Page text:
I was repeatedly told "we have never had a paralyzed patient like you" or "no one has ever asked such questions." My questions were not obscure. What sort of access is present on the cardiac floor? Where is a bathroom I can access? Will diagnostic equipment be accessible? What became evident was not shocking--no protocol existed for people like me. None. I was singularly unique--a fact I was reminded of many times a day. The first room I was admitted to was grossly inaccessible in every way humanly possible. I could barely get to the sink and the toilet and shower were not remotely accessible. My request for air fluidized bed upon admission was met with a simple no. We don't have beds like that. My risk for a bed sore went up exponentially. The academic part of my thinking was not surprised. I know the grim facts about disability and health care. Let me give a few bullet points.

People with a disability receive less routine medical care.

People with disabilities receive less cancer screening, dental care, flu vaccines and pain medication.

People with a disability cardiovascular risks are increased due to obesity and hypertension.

People with a disability are twice as likely not to access medical care due to cost.

People with a disability are three times more likely to have difficulty finding a physical willing to accommodate their needs.

The barriers I encountered to were not due to uncaring health care professionals. In fact, I was admitted to a world class hospital facility--Yale New Haven Hospital. Yes, I was in a teaching hospital and an Ivy League one at that. Yet I was about to get in education in alienation. It did not take me long after admission to realize I was not going to get adequate care. Once sent to the cardiac floor, put in a standard medical bed, deemed a fall risk, and my request for an adequate bed dismissed I did not see a physician for 12 hours. At 5AM I freaked out. I knew I needed help. I was teaching at Yale's bioethics summer intensive. Better yet in terms of irony, the night before I was admitted I had met with the hospital ethics committee and talked about the Ashley Treatment. I knew some powerful people who would help.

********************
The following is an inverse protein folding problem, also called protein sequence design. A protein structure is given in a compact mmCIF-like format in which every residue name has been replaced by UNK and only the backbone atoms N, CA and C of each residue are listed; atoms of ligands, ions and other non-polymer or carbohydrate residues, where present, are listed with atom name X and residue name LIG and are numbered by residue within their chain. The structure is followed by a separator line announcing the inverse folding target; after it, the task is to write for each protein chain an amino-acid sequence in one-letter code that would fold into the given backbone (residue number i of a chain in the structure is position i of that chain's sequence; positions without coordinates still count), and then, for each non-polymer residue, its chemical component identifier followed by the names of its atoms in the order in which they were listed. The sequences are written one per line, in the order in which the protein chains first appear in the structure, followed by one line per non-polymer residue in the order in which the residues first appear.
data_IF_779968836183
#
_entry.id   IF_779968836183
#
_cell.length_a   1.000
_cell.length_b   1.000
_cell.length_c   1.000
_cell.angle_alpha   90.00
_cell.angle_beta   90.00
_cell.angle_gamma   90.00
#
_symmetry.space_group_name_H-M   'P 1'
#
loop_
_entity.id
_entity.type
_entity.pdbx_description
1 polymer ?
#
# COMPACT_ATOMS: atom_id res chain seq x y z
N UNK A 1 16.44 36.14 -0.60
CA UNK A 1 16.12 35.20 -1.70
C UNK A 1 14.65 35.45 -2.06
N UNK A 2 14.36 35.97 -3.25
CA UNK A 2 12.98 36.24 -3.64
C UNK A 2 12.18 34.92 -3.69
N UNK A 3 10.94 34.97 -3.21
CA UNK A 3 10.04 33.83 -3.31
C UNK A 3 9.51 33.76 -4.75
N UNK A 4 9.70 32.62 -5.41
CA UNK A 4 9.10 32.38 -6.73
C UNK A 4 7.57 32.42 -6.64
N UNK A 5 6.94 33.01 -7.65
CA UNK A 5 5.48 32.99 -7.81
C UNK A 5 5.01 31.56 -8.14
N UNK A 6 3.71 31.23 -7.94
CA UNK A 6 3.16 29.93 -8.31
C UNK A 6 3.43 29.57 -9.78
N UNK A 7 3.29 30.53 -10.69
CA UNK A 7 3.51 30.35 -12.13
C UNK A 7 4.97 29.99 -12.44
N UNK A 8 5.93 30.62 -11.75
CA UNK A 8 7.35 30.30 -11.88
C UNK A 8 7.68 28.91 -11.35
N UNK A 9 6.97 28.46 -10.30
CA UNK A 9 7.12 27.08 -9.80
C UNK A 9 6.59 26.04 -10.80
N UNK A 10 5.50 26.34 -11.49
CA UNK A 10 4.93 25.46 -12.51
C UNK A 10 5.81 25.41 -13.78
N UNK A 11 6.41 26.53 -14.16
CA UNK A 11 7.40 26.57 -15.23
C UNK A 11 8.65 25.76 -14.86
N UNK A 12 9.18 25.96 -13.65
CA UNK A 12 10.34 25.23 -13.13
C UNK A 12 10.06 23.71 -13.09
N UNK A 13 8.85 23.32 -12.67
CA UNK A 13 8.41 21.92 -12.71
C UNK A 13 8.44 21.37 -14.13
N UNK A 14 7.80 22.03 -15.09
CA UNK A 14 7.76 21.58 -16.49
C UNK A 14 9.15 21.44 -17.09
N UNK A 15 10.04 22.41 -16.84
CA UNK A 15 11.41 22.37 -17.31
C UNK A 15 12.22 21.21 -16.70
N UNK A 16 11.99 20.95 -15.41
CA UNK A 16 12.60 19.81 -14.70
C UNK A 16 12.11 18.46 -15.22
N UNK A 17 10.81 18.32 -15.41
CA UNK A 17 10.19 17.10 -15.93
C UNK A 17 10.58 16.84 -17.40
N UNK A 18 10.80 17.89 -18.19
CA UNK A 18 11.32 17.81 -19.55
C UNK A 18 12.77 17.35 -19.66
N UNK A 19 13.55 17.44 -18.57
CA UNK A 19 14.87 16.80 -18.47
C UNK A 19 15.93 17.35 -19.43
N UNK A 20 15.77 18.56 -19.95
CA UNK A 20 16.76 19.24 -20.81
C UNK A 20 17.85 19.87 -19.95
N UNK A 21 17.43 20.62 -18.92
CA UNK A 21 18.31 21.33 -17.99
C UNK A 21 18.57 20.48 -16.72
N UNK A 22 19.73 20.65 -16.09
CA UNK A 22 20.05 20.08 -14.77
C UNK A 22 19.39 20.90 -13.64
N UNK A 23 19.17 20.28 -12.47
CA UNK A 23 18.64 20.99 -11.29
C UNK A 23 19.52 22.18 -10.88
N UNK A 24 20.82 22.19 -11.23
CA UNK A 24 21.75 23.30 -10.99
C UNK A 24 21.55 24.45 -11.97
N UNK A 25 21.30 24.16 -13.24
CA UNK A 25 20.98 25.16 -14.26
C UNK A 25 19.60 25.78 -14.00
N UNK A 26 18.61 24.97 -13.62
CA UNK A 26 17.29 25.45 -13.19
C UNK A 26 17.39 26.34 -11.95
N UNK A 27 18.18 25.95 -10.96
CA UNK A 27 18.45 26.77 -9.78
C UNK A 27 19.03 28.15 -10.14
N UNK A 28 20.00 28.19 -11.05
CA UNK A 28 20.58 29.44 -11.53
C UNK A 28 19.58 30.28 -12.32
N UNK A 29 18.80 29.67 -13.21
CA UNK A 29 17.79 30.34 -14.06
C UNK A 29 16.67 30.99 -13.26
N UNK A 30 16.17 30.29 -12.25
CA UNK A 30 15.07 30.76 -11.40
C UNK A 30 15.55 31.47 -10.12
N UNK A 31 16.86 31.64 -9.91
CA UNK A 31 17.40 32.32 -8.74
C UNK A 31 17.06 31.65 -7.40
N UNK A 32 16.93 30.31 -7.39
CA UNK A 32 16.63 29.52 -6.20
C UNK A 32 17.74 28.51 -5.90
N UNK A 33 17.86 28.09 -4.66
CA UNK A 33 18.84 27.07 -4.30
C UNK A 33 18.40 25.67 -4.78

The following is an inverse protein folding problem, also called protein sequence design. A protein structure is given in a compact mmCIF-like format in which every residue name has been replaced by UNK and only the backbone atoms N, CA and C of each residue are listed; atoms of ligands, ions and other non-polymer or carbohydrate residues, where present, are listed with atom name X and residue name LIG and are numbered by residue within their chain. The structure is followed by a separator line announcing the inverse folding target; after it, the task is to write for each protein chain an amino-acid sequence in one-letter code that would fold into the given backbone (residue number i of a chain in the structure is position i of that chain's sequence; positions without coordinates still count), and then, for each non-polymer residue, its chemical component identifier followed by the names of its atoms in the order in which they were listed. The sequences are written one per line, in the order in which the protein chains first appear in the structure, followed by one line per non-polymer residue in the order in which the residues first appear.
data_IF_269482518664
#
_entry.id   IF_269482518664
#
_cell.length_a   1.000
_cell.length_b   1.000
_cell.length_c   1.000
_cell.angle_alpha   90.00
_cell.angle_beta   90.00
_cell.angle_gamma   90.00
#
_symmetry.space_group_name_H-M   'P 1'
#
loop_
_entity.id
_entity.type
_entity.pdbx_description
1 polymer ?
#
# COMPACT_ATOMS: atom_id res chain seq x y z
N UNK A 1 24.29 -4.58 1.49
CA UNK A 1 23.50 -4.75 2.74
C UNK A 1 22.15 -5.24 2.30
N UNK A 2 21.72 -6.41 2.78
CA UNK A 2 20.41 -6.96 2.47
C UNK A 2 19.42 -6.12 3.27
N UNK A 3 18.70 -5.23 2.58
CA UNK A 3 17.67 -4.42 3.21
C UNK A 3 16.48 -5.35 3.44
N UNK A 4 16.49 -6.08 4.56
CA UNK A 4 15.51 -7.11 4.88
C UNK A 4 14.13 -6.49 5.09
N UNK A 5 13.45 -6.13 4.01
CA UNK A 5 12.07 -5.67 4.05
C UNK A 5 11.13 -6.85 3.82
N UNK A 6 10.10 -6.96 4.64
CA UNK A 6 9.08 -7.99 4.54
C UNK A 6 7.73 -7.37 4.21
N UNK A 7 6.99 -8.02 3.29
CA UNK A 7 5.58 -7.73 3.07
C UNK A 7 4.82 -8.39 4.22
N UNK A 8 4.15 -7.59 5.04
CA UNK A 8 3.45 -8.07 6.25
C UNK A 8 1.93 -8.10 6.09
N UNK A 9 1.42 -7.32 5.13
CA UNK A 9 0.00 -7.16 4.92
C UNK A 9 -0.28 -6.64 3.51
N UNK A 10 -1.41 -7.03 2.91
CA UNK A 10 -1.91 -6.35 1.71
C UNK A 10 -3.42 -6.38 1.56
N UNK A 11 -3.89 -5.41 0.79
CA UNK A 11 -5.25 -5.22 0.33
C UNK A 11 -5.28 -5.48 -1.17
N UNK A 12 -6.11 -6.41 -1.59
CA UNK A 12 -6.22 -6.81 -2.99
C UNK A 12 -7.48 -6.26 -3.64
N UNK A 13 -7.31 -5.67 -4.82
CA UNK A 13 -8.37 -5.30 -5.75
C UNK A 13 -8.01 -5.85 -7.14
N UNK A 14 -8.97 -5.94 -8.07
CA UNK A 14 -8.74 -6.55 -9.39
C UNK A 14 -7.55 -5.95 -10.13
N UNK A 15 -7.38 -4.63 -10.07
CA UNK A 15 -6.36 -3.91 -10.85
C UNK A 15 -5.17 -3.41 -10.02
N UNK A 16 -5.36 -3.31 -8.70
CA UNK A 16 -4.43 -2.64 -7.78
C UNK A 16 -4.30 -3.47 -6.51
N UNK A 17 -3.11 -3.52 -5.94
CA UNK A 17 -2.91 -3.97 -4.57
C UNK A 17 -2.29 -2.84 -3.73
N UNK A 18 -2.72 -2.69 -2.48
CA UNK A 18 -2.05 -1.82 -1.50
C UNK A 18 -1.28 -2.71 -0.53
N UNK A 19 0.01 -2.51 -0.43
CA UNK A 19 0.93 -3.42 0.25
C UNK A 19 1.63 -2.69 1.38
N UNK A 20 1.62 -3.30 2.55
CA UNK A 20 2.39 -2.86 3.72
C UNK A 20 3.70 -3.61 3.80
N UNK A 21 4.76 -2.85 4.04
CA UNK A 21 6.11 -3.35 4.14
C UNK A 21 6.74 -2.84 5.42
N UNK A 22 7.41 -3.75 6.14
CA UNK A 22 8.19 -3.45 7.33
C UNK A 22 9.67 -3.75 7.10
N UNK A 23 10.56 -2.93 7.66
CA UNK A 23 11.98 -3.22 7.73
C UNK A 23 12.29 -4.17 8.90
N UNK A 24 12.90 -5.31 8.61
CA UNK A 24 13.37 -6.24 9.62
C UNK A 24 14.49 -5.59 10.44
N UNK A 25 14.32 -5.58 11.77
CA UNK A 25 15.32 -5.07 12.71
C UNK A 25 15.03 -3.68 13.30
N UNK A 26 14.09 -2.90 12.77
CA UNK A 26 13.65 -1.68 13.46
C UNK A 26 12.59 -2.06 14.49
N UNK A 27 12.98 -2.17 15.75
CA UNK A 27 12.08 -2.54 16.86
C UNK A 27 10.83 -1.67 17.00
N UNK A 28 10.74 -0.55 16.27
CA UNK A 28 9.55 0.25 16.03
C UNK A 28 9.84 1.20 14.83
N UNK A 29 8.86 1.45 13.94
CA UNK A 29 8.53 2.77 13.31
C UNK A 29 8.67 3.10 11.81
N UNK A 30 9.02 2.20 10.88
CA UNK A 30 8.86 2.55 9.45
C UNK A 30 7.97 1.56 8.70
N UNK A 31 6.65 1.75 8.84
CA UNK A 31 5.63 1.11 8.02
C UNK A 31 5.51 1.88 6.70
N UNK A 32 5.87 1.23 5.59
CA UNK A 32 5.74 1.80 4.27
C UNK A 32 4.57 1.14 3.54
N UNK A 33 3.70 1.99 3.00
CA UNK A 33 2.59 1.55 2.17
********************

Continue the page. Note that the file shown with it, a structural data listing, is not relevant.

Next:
In the pre dawn hours I realized I was in real trouble. I was vulnerable. I was at risk. I had no family who would be willing to help. I was completely alone. In desperation I texted the director of the Yale bioethics program. Please help! Calls were made on my behalf and before the morning was over my care took a turn for the better. A steady stream of people were in and out of my room. Not one but three people were on the search for an appropriate bed and accessible patient room. It would be very easy of me to hang Yale hospital out to dry. The facility is grossly inaccessible. This did surprise but the inertia created by the repeated observation "this is a very old building and hospital" did. Despite the great amount of work on my behalf, nothing has changed to the infrastructure at Yale as a result of my visit. Yale remains one of the most inhospitable campuses for wheelchair users I have ever visited. If it is bad for me as a visiting scholar, I shudder at what under graduates must experience.

The gritty reality I faced at Yale is a nation wide shame and civil rights violation that has cost the lives of an untold number of people. The health care system is not prepared to deal with people with a disability who get sick. Transportation within and to the hospital is problematic. Accessible medical equipment is inadequate or utterly absent. Safe methods of transfer are unknown. Stigma abounds. Wherever a patient such as myself with a disability went problems abounded. No one knew what to do. I was a problem. Accessible exam tables were absent. Accessible bathrooms were non existent. It took dedicated and driven health care professionals to find a patient room with an accessible bathroom. The only reason this effort took place was because word got out I was, gasp, a visiting scholar. Upon admission I was assumed to be just another wheelchair user who had no life, no job, no family. Friends and fellow scholars visited and calls were made on my behalf. Without the efforts of unnamed friends and colleagues my treatment would have been substandard--think comfort care.